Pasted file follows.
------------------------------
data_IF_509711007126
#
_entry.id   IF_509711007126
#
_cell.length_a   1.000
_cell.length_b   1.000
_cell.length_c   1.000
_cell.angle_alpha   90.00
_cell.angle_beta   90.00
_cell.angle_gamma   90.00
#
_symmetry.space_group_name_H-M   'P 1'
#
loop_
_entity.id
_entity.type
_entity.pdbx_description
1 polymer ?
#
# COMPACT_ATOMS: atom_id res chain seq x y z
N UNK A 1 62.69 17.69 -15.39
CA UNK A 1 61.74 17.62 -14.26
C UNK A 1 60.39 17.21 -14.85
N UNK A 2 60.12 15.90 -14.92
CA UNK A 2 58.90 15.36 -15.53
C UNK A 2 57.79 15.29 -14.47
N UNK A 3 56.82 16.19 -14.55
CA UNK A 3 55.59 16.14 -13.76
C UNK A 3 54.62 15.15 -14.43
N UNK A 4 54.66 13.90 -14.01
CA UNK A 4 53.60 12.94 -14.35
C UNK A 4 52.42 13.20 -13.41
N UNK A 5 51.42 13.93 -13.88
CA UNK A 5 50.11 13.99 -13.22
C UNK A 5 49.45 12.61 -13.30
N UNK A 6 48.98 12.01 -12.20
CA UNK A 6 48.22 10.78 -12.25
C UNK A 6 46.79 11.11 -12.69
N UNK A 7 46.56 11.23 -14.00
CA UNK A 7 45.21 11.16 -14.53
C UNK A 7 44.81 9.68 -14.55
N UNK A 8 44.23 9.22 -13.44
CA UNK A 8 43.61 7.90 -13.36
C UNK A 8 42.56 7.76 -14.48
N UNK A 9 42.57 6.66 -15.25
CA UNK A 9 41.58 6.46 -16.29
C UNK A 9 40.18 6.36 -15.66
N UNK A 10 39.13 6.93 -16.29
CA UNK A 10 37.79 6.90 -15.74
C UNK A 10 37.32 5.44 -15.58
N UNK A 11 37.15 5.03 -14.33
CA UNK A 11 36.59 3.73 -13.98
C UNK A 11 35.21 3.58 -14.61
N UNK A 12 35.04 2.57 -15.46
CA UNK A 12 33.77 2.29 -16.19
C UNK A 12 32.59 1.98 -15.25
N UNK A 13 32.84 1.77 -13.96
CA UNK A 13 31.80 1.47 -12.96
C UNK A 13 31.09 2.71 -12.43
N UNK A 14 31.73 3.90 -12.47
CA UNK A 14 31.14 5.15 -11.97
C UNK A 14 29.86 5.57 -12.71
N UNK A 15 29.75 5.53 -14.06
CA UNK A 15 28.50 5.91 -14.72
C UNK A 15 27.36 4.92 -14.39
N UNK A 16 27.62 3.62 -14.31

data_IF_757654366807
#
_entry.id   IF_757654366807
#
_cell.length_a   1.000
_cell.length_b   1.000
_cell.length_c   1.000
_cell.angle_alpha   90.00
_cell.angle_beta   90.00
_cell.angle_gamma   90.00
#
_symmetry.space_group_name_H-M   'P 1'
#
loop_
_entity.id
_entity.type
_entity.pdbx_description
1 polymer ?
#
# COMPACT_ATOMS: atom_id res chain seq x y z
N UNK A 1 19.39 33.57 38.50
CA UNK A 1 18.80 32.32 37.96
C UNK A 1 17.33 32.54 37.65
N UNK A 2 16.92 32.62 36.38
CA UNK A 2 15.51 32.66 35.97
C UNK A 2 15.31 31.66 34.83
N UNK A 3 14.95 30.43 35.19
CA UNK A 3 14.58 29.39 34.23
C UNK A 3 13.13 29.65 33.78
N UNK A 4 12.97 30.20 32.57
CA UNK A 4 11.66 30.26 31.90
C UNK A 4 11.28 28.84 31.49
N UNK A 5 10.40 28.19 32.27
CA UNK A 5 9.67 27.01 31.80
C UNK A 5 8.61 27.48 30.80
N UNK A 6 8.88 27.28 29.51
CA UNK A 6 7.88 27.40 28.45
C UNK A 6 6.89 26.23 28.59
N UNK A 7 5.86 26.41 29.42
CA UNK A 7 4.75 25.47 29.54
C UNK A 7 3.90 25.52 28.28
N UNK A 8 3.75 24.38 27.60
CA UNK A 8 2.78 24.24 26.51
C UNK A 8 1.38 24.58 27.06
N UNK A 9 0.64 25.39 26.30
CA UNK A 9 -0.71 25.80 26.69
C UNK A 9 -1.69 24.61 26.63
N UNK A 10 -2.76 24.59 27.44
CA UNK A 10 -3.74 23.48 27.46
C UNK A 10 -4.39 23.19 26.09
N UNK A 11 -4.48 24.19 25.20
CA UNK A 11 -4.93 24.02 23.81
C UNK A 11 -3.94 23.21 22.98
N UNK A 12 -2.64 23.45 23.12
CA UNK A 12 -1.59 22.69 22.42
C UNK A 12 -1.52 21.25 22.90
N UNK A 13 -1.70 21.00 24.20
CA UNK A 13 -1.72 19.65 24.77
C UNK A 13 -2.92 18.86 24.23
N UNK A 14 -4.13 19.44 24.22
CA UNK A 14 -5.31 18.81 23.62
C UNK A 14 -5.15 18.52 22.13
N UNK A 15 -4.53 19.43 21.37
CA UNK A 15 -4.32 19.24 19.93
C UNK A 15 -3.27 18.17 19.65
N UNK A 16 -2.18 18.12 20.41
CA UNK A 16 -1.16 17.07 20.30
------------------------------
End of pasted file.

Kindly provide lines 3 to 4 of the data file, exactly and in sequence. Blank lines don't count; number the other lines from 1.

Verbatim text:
_entry.id   IF_509711007126
#